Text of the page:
I AM DOING ANOTHER read through of Under Ten Thousand Stars before I get into the rewrite proper. The problem, however, apart from the errant commas and redundant phrases, is that I feel it is missing something so fundamental that the only way forward might be to start again from scratch. It’s not the thought you want rattling around your head in bed at two in the morning: that of the 78,000 words you’ve written so far, potentially, the only good ones are the characters’ names. But there may be no other way. That’s because, with the benefit of hindsight, I can see the bigger picture: what was going on with my life at the time, and how it influenced the tone of the novel. Which is the way of fiction – art imitates life, and it looks like at the time in question there wasn’t much going on because the plot is slower than a snail wading through peanut butter.
I’m almost ready to apologise to my characters for giving them nothing to work with, which is a little strange because the story itself involves mystery, intrigue, sex, betrayal, jealousy, deception and a lovely drop of cool-climate shiraz. Really, you say? That sounds like a marvellous plot! And it is. (At least, it will be…at some point.) It’s just that I’ve played the storyline so safe that it is completely lacking in soul, heart, and almost any other discernible emotion. Even the sex is boring, and for a storyline predicated on the destruction an affair causes to everyone involved, I’m wondering if the characters are saying to themselves, “Well, gee, that was worth it.”
So what to do now?
Well, all is not lost. I do have some insight into what went wrong. Or maybe not so much wrong as just not-quite-right. And I think it comes down to timing. I’d written Under Ten Thousand Stars back when I was living in my little apartment in the city, right next to an enormous warehouse where a group of Harley Davidson enthusiasts kept their bikes – I’m confessing my ignorance here because I know it’s a popular motorbike but I still had to look up the spelling – and regularly came around to rev their engines and shout at each other over the thunderous roar. This was an almost daily occurrence and, living across a skinny laneway, not only did I learn more than I ever needed to know about fuel and air systems, torque specs, and paint jobs, but I also learned all their names. (Hi, Dave B. and Dave F.) I could barely concentrate, let alone be inspired. At that point I knew I had the structure of a good story, but not much else. I was bored with the whole thing, frustrated with my living situation, just in the wrong place mentally to be writing anything close to good fiction. Sometimes you can’t hear the voices of your own characters over other distractions; sometimes you literally can’t hear yourself think. Then life happened. As it does. In an instant everything changed. In the space of a few weeks I’d moved, replacing an auto-garage with a pretty little garden from where I could hear the waves from the nearby beach. And I started to write again, properly.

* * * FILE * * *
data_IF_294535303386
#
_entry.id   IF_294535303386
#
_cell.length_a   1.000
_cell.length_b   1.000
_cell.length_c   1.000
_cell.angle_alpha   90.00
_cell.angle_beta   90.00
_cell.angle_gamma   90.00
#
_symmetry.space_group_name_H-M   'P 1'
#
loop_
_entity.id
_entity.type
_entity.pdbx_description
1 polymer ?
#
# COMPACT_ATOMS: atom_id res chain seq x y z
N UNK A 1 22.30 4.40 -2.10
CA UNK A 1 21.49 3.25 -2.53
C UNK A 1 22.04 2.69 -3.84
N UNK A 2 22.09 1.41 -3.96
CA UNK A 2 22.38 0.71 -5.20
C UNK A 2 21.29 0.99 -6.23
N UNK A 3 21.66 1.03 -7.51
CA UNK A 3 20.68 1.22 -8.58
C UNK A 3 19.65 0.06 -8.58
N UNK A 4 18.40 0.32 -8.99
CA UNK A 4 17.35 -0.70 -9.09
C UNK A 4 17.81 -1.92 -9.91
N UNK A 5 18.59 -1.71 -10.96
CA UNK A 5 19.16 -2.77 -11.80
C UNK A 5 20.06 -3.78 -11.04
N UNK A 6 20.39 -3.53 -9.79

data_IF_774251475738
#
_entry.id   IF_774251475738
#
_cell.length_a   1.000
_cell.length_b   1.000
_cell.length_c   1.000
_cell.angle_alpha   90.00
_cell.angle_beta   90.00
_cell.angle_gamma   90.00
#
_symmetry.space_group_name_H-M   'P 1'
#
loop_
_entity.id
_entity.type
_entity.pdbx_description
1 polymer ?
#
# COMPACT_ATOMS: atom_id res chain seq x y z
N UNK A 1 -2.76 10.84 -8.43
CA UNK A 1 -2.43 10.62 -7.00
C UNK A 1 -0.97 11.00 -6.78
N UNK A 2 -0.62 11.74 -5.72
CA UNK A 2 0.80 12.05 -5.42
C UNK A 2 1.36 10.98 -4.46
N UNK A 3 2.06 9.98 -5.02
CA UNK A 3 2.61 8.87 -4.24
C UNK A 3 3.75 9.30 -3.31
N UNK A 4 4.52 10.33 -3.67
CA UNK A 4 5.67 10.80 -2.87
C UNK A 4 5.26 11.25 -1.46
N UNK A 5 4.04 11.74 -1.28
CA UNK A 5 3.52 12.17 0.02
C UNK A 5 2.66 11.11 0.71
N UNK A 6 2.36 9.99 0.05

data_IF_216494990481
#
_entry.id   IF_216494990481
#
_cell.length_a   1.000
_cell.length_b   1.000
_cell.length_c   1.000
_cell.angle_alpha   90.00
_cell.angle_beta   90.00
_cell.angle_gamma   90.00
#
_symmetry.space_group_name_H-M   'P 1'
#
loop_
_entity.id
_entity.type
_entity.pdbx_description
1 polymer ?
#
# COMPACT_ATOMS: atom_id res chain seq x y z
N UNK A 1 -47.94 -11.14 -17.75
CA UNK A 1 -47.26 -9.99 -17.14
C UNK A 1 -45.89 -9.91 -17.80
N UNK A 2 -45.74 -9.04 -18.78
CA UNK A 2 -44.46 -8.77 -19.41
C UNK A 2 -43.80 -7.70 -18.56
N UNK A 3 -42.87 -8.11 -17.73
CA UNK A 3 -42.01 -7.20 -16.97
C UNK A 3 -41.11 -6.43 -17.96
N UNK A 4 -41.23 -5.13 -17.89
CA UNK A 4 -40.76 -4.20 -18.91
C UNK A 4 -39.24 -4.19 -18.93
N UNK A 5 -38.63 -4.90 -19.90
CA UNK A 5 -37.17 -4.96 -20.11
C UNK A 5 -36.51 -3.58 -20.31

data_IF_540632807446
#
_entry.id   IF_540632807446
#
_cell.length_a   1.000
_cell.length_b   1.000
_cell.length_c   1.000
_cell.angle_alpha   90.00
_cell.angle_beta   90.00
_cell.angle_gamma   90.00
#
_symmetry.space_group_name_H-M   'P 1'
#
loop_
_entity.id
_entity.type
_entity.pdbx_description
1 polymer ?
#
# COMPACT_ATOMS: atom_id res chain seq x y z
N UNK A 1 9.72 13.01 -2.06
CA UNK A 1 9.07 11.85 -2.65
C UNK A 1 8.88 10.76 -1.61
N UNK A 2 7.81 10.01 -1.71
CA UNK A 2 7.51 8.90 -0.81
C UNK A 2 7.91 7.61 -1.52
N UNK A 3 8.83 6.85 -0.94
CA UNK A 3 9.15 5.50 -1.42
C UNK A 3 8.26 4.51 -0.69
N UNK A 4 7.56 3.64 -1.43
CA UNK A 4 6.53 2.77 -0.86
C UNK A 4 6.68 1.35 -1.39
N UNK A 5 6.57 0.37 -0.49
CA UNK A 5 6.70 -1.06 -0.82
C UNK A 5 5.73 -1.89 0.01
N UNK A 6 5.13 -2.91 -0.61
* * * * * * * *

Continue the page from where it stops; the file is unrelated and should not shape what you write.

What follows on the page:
It happened, I see now, because the timing was right.
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